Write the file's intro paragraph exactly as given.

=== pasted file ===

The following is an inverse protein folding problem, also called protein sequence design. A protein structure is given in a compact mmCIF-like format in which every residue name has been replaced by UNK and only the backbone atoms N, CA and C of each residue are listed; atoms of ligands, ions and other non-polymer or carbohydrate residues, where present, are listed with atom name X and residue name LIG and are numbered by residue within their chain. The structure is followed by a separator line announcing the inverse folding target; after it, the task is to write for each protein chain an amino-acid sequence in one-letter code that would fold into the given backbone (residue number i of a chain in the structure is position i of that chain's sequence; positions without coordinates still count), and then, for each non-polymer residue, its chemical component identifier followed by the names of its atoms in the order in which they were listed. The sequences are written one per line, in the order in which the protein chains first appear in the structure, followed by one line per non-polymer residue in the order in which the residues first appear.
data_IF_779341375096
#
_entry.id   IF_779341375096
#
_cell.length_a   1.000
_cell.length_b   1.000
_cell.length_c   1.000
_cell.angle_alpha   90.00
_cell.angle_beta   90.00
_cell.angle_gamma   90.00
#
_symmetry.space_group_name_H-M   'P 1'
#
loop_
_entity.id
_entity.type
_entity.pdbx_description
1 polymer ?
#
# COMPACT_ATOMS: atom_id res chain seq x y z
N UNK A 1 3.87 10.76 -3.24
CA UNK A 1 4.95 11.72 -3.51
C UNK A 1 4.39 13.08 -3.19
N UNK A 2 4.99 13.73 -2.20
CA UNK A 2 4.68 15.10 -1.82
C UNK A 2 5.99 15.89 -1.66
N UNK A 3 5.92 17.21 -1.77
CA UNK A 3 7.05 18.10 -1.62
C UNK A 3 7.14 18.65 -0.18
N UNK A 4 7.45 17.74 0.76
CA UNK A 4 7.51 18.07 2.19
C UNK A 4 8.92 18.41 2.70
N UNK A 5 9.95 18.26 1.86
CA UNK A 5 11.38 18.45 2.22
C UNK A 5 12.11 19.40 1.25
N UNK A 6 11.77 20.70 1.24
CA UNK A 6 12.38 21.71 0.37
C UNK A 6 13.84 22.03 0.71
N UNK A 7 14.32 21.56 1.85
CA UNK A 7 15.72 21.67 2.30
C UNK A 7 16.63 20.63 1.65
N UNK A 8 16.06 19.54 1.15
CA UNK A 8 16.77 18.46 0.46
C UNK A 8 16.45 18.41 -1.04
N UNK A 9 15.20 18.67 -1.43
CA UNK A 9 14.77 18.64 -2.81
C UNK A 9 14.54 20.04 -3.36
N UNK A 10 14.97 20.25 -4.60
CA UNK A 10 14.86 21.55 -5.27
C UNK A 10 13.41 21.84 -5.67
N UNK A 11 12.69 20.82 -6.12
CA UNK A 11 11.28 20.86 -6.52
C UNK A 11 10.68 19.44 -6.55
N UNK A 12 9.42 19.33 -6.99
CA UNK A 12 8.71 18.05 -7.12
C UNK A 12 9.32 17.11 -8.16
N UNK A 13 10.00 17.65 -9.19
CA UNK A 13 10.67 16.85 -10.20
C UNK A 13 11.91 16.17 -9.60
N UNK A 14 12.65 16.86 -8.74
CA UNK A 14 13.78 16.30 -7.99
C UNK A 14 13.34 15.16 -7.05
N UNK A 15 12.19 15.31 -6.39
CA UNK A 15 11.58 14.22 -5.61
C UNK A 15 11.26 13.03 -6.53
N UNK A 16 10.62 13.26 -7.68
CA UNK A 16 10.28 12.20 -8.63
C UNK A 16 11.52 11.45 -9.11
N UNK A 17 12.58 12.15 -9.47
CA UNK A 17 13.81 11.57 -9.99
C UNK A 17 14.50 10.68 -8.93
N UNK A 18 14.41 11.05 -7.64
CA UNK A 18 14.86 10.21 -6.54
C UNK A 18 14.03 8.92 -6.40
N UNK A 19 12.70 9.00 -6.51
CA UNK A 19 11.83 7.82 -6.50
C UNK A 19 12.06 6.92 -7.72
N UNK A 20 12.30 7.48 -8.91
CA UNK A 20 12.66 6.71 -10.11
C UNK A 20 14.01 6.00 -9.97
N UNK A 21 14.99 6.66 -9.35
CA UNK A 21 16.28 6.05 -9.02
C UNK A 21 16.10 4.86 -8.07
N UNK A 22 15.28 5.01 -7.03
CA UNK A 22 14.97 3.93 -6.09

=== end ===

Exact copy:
The following is an inverse protein folding problem, also called protein sequence design. A protein structure is given in a compact mmCIF-like format in which every residue name has been replaced by UNK and only the backbone atoms N, CA and C of each residue are listed; atoms of ligands, ions and other non-polymer or carbohydrate residues, where present, are listed with atom name X and residue name LIG and are numbered by residue within their chain. The structure is followed by a separator line announcing the inverse folding target; after it, the task is to write for each protein chain an amino-acid sequence in one-letter code that would fold into the given backbone (residue number i of a chain in the structure is position i of that chain's sequence; positions without coordinates still count), and then, for each non-polymer residue, its chemical component identifier followed by the names of its atoms in the order in which they were listed. The sequences are written one per line, in the order in which the protein chains first appear in the structure, followed by one line per non-polymer residue in the order in which the residues first appear.